The results of this study suggest that SAAF participation slowed the growth in alcohol use over a period of 4.7 years after the conclusion of prevention training. Youths who participated in SAAF reported, 65 months after the pretest, drinking half as often during the past month than did similar youths in the control condition. This finding is important to public health professionals, scientists, practitioners, and clinical psychologists. To our knowledge, nowhere else in the literature is the efficacy of an alcohol use prevention program for African American youths demonstrated across the time span covered in this report. The alcohol use prevention literature includes few accounts of long-term effects; a notable exception is the work of Spoth and his colleagues (Spoth, Redmond, Shin, & Azevedo, 2004
; Spoth et al., 2009
), in which robust prevention effects emerged for the Iowa Strengthening Families Program (ISFP) across 6 years with Caucasian families in the Midwestern United States. SAAF shares many characteristics with ISYP, such as a focus on enhancement of protective family, caregiving, and communication processes. Together, these programs demonstrate the power of family-centered preventive interventions in deterring alcohol use in two diverse populations.
The reduction in past-month alcohol use that SAAF sponsors has important clinical and public health implications. From a public health perspective, the goal of programs for adolescents, like SAAF, is to shift the alcohol consumption curve so that fewer youths in the population distribution are frequent drinkers. This shift not only will lead to decreases in drunk driving fatalities but also will reduce other threats that adolescent alcohol use poses to mental health, academic engagement and achievement, and family relationships.
From a clinical perspective, the results suggest that an inoculation of protective parenting processes and self-regulatory skills during preadolescence may contribute to a self-sustaining trajectory of disinterest in, and avoidance of, alcohol use during adolescence when friends and acquaintances begin to model and sanction it. An advantage of imparting these protective processes via a universal prevention program such as SAAF is its avoidance of stigma. Neither youths nor their caregivers are enrolled in SAAF on the basis of pre-existing youth behavior problems, such as impulsivity, conduct problems, or academic difficulties. Caregivers and youths thus take part to promote youth well-being, a purpose that participants are more likely to embrace.
SAAF was designed to be developmentally well-timed. The intervention began when the youths were entering preadolescence, a time when preoccupation with peer group acceptance increases (Collins, 1990
). One of the program’s goals was to provide parents and youths with skills that contribute to the development of protective factors at a time when adolescents must adapt to their autonomy strivings. Equipping youths at this developmental juncture with a set of self-regulatory skills that includes planfulness, a future orientation, and negative attitudes toward alcohol use (Brody, Murry, Gerrard et al., 2006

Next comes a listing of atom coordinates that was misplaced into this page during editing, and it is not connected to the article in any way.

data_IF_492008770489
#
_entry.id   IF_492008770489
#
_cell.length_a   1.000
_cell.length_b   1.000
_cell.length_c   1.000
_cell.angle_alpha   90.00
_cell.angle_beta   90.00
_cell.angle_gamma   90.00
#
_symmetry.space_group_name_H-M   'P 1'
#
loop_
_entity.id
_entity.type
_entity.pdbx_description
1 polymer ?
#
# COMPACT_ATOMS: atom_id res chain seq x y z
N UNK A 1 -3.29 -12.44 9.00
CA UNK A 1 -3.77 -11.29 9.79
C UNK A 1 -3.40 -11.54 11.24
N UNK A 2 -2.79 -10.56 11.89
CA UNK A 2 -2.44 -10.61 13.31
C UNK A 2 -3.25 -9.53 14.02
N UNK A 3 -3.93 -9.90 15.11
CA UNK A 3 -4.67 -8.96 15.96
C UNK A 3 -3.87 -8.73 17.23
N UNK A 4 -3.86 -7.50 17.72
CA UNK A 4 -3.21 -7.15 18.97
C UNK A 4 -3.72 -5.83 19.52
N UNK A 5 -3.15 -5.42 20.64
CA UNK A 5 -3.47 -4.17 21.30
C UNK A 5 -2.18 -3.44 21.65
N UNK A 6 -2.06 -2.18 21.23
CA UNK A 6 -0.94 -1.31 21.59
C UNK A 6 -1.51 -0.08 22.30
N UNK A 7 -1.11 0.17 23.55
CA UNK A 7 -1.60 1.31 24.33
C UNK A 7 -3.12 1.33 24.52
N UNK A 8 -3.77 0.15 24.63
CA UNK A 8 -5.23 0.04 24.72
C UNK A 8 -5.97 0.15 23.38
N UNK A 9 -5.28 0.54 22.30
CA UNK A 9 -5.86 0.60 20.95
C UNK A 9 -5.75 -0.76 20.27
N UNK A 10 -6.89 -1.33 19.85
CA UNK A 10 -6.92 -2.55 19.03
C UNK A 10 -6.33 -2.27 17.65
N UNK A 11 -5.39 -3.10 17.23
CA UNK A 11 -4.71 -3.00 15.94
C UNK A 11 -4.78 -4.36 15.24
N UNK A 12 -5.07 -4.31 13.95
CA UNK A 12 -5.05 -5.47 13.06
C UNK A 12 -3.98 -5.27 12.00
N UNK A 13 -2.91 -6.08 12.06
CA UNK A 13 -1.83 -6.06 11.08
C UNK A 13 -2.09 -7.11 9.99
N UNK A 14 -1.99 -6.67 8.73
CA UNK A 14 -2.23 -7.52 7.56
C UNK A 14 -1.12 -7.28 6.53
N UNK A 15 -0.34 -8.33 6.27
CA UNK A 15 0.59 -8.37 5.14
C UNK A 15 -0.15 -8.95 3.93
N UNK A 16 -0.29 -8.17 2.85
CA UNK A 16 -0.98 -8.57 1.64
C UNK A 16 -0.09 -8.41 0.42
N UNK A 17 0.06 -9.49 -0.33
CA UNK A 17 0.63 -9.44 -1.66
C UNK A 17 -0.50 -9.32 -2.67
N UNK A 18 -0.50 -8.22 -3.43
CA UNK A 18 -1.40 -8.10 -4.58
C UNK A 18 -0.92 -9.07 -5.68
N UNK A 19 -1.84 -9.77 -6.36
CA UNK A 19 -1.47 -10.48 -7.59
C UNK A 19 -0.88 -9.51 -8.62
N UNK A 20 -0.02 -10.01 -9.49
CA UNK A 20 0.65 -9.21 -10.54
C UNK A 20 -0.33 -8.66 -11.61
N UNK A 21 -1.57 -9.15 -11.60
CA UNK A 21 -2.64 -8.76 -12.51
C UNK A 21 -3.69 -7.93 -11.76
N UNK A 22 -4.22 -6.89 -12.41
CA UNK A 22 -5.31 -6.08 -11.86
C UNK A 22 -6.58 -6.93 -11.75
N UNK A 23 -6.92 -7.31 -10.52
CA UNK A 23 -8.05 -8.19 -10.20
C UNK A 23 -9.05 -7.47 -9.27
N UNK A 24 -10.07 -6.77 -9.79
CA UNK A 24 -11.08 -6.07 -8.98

; Brody et al., 2004
) increased their likelihood of avoiding risk-conducive contexts and selecting like-minded peers as friends. Provision of these protective capacities at this developmentally sensitive time was responsible for preventing alcohol use initiation, which carried forward over time.
This study was also designed to test the proposition that preventive intervention effects on deterrence of alcohol use initiation would carry forward to lower rates of alcohol use across adolescence. This hypothesis was confirmed. Consistent with the study’s mediational hypothesis, the direct effect of SAAF participation did not directly forecast alcohol use when its prevention effect on initiation of use was included in the structural model. These result buttress the notion that deterring alcohol use initiation during preadolescence may be partially responsible for long-term effects that family-centered preventive interventions achieve. These results are also relevant to initiatives proposed by the U.S. Surgeon General to stop underage drinking (U.S. Department of Health and Human Services, 2007
). The Surgeon General contended youths who initiate drinking during preadolescence are at heightened risk for escalation of drinking during adolescence and for substance use disorders in adulthood, an assertion that epidemiological research supports (Hingson, Heeren, & Winter, 2006
). The results of this study demonstrate, using an experimental design, that deterring the onset of alcohol use during preadolescence decreases use in subsequent years.
We do not know whether SAAF would be effective outside of the rural Southern areas for which it was developed because some of the prevention components it includes were selected in response to the particular needs of youths in that region. It would be possible to adapt SAAF for youth living in other areas, for example, urban settings, then evaluate its efficacy. Although we do not know how much adaptation would be necessary, we believe that only modest changes would be needed. It is also not known whether nonspecific factors, such as the disparities in time and personal attention devoted to the SAAF group and the control group, may have carried forward across 5 years to be responsible for the long-term effects that emerged. Although this seems unlikely, it remains an empirical question for prevention scientists to address. These issues notwithstanding, the present results document the long-term impact of a preventive intervention designed to deter alcohol use among African American youths who live in challenging rural contexts.